It was a bitter cold January morning when family medicine physician Emily Zucker (M’15) arrived at the community health center clinic for work. She thought some of her patients might be deterred by the deep freeze, but despite the frigid 9 degree temperature, the waiting room was full, and Zucker was busy. On her schedule that day was a new patient, a 13-year-old boy brought in by his grandma, his main caregiver. She was worried because her grandson was struggling in school and increasingly depressed. He had been on medications for attention deficit hyperactivity disorder in the past, and so she brought him in to Zucker for a refill. In the short confines of a 15-minute visit, without any of his medical records, Zucker didn’t feel like it was safe to re-start the medications. She examined him, made sure he was up-to-date on his vaccines, and listened to their concerns. But when she explained that she’d need more information—like a formal



ADHD assessment from his teacher—before she could consider a new prescription, the grandmother became frustrated. They left that day, Zucker says, upset with her and with the health care system in which she works: one with impossibly short appointments for complicated problems, and an electronic medical record that can’t access what his doctor at another clinic wrote. Visits like that, she says, always make her wish she could do more. “What did I really do for him today?” she asks. “It wasn’t sufficient.” But when she can’t do more—limited by the structure of primary care or by problems beyond the scope of medicine— she tries to take it all in stride. I caught up with her after her clinic session ended that evening to learn more about her philosophy as a clinician. As a fellow in Georgetown’s Department of Family Medicine, I also see patients at the same community health center. Since we began working together last year, I’ve been impressed with her positive attitude and sense of calm in the midst of our often chaotic clinic days. As we talked in our windowless workroom on that chilly January day, I started to understand more about how Zucker approaches the challenges of being a primary care doctor in the 21st century. She is a 2015 graduate from Georgetown University School of Medicine, and a 2018 graduate of the Georgetown Family Medicine Residency Program. Like her fellow Georgetown medical school graduates— from recent alumni like herself to experienced physicians who have practiced for decades—her choices exemplify the balancing game that modern clinicians must play. We must consider many competing demands: our patients, our bosses, electronic medical records, insurance companies, and our own lives outside of work. Lurking in the background of our busy days is the specter of burnout, stories of physicians so fed up with the grind that they leave medicine altogether.

Lisa Helfert

By Mara Gordon, MD

Phil Humnicky

Zucker reads the headlines about physician burnout, and she understands why it’s in the news. She sees about 22 patients a day, and she estimates she spends about an hour and a half finishing up her patient notes on the electronic medical record every day. She sees mostly Medicaid and Medicare patients, and insurance-related red tape abounds: prescription coverage denials, prior authorizations. But she’s made deliberate choices about her career that she hopes will be protective. To stay inspired, Zucker turns to the memory of her grandfather, a family doctor in her hometown of Pittsburgh. He was the kind of doctor who exemplified the “good old days” of medicine, doing home visits and serving as a fixture at his patients’ birthday parties, weddings, and funerals. “I think he would be proud that I’m a family doc,” Zucker says. “I feel like my work is very valuable and my patients need me.” She also takes intentional steps to make her working life easier: she lives a 10-minute drive away from her clinic, she doesn’t multi-task when she’s finishing her notes, and she strives to maintain a good working relationship with the clinic staff, which eases the hand-off of non-physician tasks. She has a group text with her friends from residency where they compare notes, ask questions, and occasionally vent about their new roles as attendings. And when it comes to patient care, knowing her limitations is key. “I think I have a pretty good outlook, making sure that I don’t feel responsible for everything. Almost all problems can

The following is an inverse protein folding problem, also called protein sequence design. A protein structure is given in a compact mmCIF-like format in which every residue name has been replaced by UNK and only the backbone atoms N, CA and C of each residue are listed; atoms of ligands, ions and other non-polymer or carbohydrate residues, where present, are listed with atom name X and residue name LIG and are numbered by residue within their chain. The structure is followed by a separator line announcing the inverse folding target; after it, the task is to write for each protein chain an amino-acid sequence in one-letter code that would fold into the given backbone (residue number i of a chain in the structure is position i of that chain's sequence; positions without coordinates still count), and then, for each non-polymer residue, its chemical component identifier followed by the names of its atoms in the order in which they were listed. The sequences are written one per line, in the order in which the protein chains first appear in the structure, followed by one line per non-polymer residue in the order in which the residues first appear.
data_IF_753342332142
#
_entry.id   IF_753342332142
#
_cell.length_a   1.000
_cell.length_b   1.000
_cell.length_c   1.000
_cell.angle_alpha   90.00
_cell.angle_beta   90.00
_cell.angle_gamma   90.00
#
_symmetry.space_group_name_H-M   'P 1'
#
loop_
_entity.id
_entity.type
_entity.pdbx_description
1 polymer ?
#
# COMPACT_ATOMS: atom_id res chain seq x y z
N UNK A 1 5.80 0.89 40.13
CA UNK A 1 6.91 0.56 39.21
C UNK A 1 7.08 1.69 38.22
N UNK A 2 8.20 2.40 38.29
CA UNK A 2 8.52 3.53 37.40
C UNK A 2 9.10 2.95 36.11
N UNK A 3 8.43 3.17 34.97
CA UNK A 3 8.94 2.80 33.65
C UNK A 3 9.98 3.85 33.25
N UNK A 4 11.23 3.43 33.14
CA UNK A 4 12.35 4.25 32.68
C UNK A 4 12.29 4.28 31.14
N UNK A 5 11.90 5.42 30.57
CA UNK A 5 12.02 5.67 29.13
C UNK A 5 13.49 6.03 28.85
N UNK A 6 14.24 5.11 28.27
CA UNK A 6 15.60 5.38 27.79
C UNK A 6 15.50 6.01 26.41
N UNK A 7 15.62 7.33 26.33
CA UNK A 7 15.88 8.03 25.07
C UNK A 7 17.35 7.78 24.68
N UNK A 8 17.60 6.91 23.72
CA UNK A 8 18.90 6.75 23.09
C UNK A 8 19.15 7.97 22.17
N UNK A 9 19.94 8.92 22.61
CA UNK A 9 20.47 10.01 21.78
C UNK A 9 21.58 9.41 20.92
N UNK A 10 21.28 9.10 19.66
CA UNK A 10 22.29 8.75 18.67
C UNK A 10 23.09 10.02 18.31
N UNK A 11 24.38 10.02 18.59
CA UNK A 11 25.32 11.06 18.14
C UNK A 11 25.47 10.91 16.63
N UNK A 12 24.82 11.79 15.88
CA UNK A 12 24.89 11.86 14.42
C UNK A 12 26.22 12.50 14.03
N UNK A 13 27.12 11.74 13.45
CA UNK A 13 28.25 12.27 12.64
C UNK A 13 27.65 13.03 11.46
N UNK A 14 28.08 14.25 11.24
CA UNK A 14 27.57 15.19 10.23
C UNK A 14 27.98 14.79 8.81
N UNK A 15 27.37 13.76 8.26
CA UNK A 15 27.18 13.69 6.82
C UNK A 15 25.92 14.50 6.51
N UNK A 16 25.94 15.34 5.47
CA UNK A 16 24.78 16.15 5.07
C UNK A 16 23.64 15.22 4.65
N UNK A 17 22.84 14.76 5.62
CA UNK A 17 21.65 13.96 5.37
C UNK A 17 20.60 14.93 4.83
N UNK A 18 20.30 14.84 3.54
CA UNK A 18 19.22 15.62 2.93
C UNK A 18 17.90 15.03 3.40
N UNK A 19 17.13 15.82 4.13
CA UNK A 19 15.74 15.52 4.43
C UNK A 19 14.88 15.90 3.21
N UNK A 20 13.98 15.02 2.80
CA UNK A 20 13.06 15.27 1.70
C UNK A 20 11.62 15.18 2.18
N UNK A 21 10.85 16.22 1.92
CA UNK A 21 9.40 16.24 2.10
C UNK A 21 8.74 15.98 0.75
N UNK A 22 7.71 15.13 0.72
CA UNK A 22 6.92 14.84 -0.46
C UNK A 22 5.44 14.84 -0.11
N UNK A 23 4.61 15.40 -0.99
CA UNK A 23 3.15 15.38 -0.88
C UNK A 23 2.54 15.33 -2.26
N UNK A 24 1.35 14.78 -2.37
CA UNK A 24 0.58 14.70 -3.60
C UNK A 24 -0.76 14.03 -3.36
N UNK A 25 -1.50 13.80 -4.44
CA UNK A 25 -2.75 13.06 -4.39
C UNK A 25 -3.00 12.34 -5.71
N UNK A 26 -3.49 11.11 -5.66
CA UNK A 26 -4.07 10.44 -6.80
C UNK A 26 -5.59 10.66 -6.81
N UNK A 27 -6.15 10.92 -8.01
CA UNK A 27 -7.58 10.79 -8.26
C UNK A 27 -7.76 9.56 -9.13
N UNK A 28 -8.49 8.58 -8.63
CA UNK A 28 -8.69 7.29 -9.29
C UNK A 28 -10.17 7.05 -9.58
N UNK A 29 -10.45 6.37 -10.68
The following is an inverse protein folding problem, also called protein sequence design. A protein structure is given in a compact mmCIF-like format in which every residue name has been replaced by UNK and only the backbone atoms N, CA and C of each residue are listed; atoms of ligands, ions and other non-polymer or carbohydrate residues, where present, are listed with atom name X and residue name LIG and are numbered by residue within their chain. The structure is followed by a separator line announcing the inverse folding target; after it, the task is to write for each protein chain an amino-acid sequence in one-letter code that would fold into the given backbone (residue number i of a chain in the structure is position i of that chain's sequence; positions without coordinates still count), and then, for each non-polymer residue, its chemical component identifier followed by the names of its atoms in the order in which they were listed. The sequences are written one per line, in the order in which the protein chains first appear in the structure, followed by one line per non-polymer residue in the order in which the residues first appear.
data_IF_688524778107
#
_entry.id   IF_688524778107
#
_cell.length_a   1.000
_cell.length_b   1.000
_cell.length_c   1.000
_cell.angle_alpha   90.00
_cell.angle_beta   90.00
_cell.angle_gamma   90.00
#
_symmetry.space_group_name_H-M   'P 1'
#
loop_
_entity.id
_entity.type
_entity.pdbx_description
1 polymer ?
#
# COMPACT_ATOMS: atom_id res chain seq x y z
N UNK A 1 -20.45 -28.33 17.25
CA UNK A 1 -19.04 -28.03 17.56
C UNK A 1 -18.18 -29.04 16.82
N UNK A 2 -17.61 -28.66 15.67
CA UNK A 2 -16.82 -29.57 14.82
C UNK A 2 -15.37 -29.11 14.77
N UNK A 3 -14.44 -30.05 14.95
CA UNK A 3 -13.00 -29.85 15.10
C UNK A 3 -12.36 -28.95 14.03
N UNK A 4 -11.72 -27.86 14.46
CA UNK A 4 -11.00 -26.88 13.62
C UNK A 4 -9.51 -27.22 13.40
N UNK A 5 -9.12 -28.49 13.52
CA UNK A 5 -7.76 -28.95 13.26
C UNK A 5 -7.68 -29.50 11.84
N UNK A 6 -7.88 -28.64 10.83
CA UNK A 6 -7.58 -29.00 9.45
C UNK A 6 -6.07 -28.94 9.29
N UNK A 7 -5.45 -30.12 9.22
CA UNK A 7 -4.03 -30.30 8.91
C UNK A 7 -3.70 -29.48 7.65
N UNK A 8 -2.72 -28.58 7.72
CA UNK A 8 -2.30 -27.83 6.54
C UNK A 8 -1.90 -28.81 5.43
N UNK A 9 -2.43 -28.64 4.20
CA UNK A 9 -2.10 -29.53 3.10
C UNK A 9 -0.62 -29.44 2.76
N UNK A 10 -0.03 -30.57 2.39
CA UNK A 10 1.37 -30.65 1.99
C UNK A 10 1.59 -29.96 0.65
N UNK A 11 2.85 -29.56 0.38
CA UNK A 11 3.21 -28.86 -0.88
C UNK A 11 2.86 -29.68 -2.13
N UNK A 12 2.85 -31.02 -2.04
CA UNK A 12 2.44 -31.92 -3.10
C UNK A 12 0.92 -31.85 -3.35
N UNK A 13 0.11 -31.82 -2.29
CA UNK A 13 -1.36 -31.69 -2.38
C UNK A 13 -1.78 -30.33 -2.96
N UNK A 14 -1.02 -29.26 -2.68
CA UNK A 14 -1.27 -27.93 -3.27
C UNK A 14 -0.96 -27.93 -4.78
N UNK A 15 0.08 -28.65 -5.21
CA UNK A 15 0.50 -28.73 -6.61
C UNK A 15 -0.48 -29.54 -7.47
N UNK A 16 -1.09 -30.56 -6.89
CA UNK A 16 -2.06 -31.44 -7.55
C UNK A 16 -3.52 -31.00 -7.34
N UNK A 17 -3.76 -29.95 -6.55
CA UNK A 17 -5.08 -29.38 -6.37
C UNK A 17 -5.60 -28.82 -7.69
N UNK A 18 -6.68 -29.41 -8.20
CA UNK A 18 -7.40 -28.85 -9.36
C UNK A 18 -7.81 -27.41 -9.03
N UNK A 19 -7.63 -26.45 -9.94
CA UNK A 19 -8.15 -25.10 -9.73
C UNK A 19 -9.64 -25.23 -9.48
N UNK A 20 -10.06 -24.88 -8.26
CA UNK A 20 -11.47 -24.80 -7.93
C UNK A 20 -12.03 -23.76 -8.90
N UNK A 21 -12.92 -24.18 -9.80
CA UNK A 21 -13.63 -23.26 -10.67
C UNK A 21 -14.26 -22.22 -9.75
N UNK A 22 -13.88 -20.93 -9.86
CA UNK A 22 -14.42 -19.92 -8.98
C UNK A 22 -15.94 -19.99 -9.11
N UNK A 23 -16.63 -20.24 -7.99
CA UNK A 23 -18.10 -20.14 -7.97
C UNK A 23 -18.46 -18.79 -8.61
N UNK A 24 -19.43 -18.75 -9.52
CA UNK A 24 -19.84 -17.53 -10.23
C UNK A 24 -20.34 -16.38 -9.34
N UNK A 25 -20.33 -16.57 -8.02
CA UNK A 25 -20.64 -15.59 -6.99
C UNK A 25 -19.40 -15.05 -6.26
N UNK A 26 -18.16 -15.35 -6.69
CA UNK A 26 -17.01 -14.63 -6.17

Dan Marchalik leads the literature and medicine track at the School of Medicine, designed to improve narrative competency and communication skills in medical students, leading to greater comfort deciphering patient stories. In addition, the program aims to improve students’ quality of life.

be taken on incrementally,” she says. “And I try not to take on someone else’s problems as my own.” But Zucker is a new attending, and by her own admission, she worries that her low-stress approach to work and home might change when she has kids or more responsibilities outside of work. She loves her job, but she does sometimes wonder: In the current system, is physician burnout inevitable? nnnnnnnnn